- Associated Press - Wednesday, February 26, 2014

PIERRE, S.D. (AP) - South Dakota’s pregnancy help centers shouldn’t be allowed to profit from lining up adoptions, a state senator said Wednesday before a committee unanimously approved his proposal to add more layers of regulation to the facilities.

Under the bill, the centers would be required to refer women to other organizations for adoption services rather than facilitate them there. No abortions are performed at the centers, and nor can they refer clients to abortion clinics.

“We’re going to demand that the organizations doing the counseling do not make money from abortions or adoption,” said Republican Sen. Al Novstrup of Aberdeen, one of the bill’s main sponsors.

Supporters of the measure said it will provide a neutral environment for pregnant women to get information. One opponent said the legislation still favors adoption over abortion and objected to the original piece of legislation it alters.

The bill would modify a 2011 law that remains tied up in court. The law required women to seek counseling at a pregnancy help center before getting an abortion. A judge has temporarily blocked the provision.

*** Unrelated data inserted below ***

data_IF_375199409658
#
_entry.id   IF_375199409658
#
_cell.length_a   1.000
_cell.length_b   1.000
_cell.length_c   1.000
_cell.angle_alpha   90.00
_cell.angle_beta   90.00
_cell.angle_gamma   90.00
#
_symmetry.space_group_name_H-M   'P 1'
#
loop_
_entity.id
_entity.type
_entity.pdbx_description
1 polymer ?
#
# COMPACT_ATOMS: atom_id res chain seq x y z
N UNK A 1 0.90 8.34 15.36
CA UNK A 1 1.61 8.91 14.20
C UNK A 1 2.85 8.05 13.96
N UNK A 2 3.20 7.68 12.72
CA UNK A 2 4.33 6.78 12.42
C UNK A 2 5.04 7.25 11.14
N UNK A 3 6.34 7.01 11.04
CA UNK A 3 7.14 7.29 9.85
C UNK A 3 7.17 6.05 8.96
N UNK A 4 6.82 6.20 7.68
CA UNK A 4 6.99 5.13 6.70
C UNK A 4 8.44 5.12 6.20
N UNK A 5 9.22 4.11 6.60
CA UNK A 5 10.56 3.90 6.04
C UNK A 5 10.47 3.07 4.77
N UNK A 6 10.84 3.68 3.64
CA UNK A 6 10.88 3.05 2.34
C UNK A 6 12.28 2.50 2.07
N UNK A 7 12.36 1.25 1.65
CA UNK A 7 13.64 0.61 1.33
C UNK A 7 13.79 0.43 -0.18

South Dakota currently has two registered pregnancy help centers, including Care Net in Rapid City and Alpha Center in Sioux Falls.

Novstrup said there would be more if the lawsuit against the bill were dropped. He said the centers have networks of doctors and counselors across the state.

Debbie Pease testified on behalf of the south Dakota Right to Life. She said that the bill strengthens the current abortion laws by removing conflicts of interests.

“If you’re making money from it, you’re not neutral,” Novstrup said, adding that adoption agencies might benefit from extra referrals if they also served as a pregnancy help center, counseling young mothers.

“It’s a mirror image of Planned Parenthood,” Novstrup said, “I fully support adoption agencies.”

Sen. Deb Soholt, R-Sioux Falls, said because there are only two help centers in large cities that she was concerned the requirement would discourage others from being established. She also asked if women in the state had been coerced into adoption.

A representative from NARAL Pro-Choice opposed the bill, as did Mitch Richter with the Campaign for Healthy Families.

“Abortion is already rare and heavily regulated,” said Richter. “We believe this is counter to the purported intent of the law.”

The state’s House has already approved the bill. It now moves to the Senate floor.